Norwegians’ confidence in the future back to level it was at before oil price implosion

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The latest forecast from Finans Norge shows that confidence in our personal, and the national, economy is back to the same level it was at before the oil price drop of 2014.

 

Norwegians’ confidence for the future plummeted following the fall in oil prices in 2014. It took until the end of last year for optimism slowly to begin to return.

Since the close of 2016, there have been increasing numbers who look more brightly on prospects for the future. Norwegians’ expectations are now back to what Finans Norge refers to as a ‘normal level’.

‘Consumers in all parts of the country have regained the belief that Norway is heading towards brighter economic times. At the same time, the forecast barometer shows that we are realists’, said CEO, Idar Kreutzer of Finance Norway.

Fish, oil and tourism
The forecast barometer is a quarterly collaboration between Finans Norge and Kantar TNS. The barometer measures Norwegian households’ expectations for their own and the national economy.

Compared to the second quarter of this year, especially Trøndelag and Northern Norway are indicative of increasing optimism in the third quarter.

‘This largely reflects good economic growth in Northern Norway,’ said Kreutzer.

He gave the examples of growth in seafood exports, good numbers for tourism, and revised estimates for oil and gas resources in the Barents Sea, as potential reasons for the changes in these regions.

Fears of inequality
On the other hand, this year’s third forecast-barometer displayed a significantly lower degree of optimism among those without higher education.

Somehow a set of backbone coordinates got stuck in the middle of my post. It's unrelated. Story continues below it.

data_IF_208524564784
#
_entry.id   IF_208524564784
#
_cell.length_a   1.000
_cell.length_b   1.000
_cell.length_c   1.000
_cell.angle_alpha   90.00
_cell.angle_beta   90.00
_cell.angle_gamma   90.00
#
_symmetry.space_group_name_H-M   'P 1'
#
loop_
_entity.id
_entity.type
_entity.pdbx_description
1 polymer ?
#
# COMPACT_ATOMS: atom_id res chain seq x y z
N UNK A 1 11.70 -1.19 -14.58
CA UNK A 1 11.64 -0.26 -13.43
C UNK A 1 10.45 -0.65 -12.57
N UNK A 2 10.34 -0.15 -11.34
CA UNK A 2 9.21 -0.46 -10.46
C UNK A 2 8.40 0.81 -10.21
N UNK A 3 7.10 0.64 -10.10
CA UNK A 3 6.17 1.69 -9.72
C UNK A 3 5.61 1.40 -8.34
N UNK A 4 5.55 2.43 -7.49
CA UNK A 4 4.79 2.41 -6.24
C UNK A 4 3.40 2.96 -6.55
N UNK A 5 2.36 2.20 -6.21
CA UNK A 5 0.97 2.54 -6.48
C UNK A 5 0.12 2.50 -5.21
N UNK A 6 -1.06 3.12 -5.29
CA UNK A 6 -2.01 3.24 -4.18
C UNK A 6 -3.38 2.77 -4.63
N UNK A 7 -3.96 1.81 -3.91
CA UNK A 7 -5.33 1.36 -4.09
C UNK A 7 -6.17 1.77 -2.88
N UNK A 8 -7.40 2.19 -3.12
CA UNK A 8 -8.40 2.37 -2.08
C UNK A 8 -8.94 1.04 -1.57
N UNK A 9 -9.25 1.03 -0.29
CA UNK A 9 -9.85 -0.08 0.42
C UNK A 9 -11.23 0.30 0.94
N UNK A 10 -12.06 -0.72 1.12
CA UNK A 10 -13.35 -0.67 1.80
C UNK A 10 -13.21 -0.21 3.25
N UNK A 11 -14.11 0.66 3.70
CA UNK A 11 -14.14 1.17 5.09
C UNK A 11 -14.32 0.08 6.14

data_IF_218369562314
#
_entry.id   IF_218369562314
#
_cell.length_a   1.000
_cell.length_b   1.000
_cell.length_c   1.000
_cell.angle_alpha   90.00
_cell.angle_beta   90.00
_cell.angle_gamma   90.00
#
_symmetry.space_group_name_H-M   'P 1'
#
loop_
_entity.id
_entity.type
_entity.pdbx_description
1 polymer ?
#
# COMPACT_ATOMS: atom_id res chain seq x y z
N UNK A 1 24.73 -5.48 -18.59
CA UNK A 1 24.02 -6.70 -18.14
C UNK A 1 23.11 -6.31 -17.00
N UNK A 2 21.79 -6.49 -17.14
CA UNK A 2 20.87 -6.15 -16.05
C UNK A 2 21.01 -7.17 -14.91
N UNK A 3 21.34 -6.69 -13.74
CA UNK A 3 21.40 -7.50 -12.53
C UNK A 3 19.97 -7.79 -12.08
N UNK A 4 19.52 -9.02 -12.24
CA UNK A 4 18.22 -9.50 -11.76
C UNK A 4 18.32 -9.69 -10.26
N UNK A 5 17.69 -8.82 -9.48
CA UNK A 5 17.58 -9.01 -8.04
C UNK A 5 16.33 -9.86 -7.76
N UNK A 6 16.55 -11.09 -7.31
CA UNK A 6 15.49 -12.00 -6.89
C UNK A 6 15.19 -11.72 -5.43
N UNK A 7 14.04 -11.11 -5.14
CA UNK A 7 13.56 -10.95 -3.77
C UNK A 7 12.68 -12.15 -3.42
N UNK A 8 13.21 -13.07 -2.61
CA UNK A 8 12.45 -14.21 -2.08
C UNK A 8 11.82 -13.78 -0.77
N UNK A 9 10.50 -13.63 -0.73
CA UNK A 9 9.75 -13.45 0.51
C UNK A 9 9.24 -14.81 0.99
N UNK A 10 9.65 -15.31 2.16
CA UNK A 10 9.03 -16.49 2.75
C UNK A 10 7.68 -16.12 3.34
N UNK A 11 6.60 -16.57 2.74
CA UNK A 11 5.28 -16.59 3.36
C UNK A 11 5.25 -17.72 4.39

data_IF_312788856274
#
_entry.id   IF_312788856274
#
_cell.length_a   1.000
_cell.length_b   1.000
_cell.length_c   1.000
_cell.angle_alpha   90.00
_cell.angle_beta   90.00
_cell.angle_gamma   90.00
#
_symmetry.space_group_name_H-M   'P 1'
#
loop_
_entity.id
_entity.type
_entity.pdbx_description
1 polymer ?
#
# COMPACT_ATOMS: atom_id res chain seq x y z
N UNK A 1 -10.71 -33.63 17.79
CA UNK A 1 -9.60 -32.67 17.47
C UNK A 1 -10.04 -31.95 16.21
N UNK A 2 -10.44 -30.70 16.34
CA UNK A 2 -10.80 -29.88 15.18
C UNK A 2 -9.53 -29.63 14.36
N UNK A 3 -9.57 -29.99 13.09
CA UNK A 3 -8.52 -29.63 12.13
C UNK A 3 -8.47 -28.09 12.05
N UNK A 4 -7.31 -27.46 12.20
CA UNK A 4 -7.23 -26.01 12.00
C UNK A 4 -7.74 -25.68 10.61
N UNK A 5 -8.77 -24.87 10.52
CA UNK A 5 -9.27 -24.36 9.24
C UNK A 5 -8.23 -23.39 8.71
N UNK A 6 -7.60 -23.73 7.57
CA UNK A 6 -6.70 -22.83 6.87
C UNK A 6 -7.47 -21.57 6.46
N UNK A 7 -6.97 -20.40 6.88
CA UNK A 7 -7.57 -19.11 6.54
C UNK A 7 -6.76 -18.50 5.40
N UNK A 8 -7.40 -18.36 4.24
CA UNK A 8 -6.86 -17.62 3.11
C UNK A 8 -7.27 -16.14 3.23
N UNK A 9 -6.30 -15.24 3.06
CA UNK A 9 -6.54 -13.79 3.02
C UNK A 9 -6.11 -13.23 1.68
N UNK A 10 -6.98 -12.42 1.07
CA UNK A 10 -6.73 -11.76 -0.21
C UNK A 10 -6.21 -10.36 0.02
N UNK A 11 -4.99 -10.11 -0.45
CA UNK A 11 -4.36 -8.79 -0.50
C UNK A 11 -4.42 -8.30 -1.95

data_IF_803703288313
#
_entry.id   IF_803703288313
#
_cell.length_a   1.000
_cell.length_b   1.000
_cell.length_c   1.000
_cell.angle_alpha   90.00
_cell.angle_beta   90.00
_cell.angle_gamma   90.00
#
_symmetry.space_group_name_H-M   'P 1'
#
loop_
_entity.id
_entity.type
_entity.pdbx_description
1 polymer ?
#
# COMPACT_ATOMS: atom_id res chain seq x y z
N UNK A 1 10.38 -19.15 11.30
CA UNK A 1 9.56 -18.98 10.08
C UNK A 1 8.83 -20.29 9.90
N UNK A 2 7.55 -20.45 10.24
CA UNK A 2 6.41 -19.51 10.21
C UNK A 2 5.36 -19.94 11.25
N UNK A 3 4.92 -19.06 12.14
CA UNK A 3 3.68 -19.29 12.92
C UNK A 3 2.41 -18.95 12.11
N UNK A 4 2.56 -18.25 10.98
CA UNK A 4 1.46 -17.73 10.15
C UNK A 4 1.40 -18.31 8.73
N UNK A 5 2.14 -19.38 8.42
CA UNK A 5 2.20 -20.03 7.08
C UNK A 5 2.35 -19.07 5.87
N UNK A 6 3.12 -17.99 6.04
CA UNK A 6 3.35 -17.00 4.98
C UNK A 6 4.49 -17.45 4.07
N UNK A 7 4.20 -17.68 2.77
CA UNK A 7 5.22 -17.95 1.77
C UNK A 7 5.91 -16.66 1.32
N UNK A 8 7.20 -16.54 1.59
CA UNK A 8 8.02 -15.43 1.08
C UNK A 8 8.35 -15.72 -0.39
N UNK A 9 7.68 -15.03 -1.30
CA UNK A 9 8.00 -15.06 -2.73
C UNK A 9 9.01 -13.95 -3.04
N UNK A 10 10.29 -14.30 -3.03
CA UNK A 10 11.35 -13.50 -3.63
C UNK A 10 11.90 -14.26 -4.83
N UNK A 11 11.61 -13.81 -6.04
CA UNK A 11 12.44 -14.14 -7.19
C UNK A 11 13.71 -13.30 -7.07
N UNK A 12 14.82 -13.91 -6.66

‘An explanation may be that due to digitisation and automation, working life will require increased competence. There may be a fear of greater inequality in Norway as the winners may become those who spend longer in education.

This is a challenge we are going to take seriously, Kreutzer points out.

Redecorate

A large percentage of the 1,000 who participated in the survey said they will ‘repay loans’, or ‘save’.

At the same time, we have to return to 2011 to find an equal numbers who said that they want to spend the extra money on redecorating.

More respondents said they’re considering a major purchase than in the previous quarter. On the other hand, there was a decline among those who want to spend money on purchasing houses.

‘That so many say they will save or repay debt shows that Norwegians appear to be optimistic realists. With increased optimism, one might think that the saving would decline, but that’s not the case. This balanced realism, I hope, will continue’, said Kreutzer.

 

 

© NTB Scanpix / Norway Today

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